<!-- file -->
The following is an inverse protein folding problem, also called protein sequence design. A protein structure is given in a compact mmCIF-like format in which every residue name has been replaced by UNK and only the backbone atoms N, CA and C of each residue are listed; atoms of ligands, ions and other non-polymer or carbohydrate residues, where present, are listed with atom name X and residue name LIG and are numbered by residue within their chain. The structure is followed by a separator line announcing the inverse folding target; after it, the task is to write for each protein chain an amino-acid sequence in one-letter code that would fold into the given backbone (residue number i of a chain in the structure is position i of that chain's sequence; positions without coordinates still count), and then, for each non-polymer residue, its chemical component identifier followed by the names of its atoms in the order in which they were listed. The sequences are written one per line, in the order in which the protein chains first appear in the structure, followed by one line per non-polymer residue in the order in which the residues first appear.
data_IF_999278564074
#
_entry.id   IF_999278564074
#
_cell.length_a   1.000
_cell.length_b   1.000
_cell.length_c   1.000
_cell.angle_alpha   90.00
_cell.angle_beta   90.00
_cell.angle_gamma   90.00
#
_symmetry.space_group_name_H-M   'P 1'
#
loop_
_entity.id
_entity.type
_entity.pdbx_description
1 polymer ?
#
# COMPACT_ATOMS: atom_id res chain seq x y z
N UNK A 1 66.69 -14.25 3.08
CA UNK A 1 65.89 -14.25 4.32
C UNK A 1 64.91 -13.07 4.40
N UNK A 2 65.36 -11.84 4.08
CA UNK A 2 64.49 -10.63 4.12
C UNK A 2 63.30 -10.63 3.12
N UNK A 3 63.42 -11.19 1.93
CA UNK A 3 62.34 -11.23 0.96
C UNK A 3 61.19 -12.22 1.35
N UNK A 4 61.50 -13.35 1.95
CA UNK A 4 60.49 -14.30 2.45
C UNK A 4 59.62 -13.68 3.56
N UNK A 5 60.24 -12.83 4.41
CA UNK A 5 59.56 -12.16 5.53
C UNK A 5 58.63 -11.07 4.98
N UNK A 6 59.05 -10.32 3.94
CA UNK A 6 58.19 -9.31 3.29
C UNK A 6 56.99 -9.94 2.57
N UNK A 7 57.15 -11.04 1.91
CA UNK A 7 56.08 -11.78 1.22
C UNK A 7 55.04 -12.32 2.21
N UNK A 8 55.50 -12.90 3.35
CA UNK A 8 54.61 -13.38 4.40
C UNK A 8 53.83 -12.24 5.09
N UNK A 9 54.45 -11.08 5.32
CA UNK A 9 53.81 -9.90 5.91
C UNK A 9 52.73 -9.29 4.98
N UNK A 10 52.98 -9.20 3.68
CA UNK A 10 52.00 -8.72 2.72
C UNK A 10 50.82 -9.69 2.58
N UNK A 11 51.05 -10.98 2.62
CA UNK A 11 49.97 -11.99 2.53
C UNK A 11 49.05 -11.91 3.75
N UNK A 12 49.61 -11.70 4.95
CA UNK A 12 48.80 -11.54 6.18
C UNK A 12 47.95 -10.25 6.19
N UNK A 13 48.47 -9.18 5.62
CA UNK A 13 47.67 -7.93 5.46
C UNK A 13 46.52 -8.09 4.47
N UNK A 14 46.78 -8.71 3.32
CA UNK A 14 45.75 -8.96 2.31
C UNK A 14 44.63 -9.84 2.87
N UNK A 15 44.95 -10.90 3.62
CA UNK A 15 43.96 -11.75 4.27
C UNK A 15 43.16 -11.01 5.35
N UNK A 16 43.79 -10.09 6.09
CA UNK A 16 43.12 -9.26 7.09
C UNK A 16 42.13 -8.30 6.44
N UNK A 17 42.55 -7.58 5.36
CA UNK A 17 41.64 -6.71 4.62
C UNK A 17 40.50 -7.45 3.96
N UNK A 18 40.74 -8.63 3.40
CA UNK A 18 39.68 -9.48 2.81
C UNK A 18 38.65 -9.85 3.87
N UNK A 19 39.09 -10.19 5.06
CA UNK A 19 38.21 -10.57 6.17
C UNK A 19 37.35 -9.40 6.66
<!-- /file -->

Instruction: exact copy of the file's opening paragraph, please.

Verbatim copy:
The following is an inverse protein folding problem, also called protein sequence design. A protein structure is given in a compact mmCIF-like format in which every residue name has been replaced by UNK and only the backbone atoms N, CA and C of each residue are listed; atoms of ligands, ions and other non-polymer or carbohydrate residues, where present, are listed with atom name X and residue name LIG and are numbered by residue within their chain. The structure is followed by a separator line announcing the inverse folding target; after it, the task is to write for each protein chain an amino-acid sequence in one-letter code that would fold into the given backbone (residue number i of a chain in the structure is position i of that chain's sequence; positions without coordinates still count), and then, for each non-polymer residue, its chemical component identifier followed by the names of its atoms in the order in which they were listed. The sequences are written one per line, in the order in which the protein chains first appear in the structure, followed by one line per non-polymer residue in the order in which the residues first appear.